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Disney English closes its doors

Disney English, a chain of 25 English language schools for young learners in six Chinese cities, closed for business in late June, as schools began to open in the country.

In a letter to parents, Mahesh Samat, Disney Executive vice president Asia Pacific blamed “a shift in consumer preferences toward online learning experiences” which had been “accelerated during the pandemic.”

“We are proud of our award-winning Disney English language learning program in China,” Samat wrote, “which has welcomed more than 100,000 learners.”

Disney launched its schools in China in 2008 and, according to an article in the New York Times, originally planned up to 150 locations, enrolling 150,000 children a year.

According to the paper, Disney’s growth was affected by the introduction for tougher visa requirements for teachers’ visas and difficulties in obtaining educational operating licenses.

Staff shortages have been growing across the country’s EFL sector since the government limited z-visas to graduates from named English speaking countries and instituted crackdowns on the estimated 250,000 teachers working in the country illegally.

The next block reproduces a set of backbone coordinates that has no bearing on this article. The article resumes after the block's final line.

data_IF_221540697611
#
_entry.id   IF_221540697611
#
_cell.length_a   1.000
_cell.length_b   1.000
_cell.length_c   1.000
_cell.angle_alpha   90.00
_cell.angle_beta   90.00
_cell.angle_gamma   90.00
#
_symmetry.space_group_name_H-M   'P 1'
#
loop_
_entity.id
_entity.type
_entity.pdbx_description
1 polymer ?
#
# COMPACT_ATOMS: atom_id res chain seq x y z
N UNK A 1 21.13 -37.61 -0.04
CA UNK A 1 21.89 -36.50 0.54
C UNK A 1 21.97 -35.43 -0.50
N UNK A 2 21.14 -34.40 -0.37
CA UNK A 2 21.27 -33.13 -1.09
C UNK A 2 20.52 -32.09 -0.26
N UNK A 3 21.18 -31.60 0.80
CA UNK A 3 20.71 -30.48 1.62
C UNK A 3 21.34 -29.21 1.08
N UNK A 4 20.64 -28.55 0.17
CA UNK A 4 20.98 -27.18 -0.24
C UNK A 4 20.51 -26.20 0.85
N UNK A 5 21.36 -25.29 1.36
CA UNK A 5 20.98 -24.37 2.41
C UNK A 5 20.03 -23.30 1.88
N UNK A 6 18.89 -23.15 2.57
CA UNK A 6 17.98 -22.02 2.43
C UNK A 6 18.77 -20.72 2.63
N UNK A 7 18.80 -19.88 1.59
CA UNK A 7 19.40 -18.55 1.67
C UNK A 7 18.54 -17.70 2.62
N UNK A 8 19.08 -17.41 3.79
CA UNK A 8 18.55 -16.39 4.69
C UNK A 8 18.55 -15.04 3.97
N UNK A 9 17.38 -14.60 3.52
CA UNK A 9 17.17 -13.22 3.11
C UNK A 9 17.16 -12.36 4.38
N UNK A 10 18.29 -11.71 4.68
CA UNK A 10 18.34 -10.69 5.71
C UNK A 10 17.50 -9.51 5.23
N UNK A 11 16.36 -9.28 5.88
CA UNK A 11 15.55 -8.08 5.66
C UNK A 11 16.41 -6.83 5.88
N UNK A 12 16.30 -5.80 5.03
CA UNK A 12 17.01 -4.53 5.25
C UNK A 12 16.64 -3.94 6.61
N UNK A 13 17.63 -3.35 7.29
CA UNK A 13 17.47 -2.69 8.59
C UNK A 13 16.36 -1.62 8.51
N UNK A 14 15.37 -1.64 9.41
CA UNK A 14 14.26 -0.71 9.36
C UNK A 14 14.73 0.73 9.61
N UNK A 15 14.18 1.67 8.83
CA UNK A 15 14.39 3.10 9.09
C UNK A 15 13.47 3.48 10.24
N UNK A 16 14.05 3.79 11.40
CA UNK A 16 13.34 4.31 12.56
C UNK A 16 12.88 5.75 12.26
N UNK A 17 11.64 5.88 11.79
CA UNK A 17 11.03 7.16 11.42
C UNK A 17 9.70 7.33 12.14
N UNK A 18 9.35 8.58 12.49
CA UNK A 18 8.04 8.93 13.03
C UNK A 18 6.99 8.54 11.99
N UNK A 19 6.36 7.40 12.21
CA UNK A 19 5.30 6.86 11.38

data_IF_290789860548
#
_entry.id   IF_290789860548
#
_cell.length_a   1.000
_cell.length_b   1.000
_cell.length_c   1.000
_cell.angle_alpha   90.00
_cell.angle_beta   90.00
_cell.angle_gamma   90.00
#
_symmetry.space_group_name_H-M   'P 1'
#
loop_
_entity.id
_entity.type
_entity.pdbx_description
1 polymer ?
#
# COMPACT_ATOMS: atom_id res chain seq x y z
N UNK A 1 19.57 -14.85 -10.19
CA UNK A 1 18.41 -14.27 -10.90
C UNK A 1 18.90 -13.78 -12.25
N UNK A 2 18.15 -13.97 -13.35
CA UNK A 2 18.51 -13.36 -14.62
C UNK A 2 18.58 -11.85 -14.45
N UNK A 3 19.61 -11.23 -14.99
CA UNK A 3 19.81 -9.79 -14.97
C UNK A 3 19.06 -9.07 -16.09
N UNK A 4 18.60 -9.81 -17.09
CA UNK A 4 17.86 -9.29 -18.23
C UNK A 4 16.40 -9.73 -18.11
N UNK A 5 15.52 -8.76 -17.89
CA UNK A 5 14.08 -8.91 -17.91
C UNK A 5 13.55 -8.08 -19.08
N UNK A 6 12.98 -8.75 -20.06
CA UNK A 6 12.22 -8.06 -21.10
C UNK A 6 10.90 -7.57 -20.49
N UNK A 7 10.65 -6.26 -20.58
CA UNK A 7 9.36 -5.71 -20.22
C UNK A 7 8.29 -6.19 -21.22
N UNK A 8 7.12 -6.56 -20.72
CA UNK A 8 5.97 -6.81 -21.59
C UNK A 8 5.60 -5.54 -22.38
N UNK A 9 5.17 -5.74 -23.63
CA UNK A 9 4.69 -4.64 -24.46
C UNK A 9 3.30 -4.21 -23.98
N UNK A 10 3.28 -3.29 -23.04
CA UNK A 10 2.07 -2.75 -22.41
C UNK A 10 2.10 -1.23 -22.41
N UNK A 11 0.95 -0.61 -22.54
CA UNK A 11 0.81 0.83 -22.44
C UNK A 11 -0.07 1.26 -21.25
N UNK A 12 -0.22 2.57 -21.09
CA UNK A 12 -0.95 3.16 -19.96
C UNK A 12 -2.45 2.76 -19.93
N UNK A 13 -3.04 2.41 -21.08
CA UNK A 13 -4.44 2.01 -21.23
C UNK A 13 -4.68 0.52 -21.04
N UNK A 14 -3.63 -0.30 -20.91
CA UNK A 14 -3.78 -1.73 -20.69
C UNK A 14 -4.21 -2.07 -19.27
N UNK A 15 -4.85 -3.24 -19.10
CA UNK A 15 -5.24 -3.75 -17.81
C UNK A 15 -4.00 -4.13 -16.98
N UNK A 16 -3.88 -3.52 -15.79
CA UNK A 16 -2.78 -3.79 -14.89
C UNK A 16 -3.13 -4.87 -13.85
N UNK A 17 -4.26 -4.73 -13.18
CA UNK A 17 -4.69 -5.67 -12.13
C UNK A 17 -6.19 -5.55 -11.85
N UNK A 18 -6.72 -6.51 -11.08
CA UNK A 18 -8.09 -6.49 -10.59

Meanwhile, Disneyland Shanghai opened for business in May and is now admitting a limited number of visitors on a pre-booked basis.


On 21 July, the English language press in China broke the story that the government had agreed a further tightening of the rules for foreign teachers due to come into force at the end of August.

Among the new regulations are said to be a ban on teachers preaching religion and using “words and deeds considered harmful to the country’s sovereignty.” New teachers will be required to undergo 20 hours of training covering areas such as the Chinese constitution and teachers’ ethics.

According to Channel News Asia, teachers will be required to have two years’ teaching experience as well as a degree and EFL qualifications.



Image courtesy of Shutterstock
Melanie Butler
Melanie Butler
Melanie started teaching EFL in Iran in 1975. She worked for the BBC World Service, Pearson/Longman and MET magazine before taking over at the Gazette in 1987 and also launching Study Travel magazine. Educated in ten schools in seven countries, she speaks fluent French and Spanish and rather rusty Italian.
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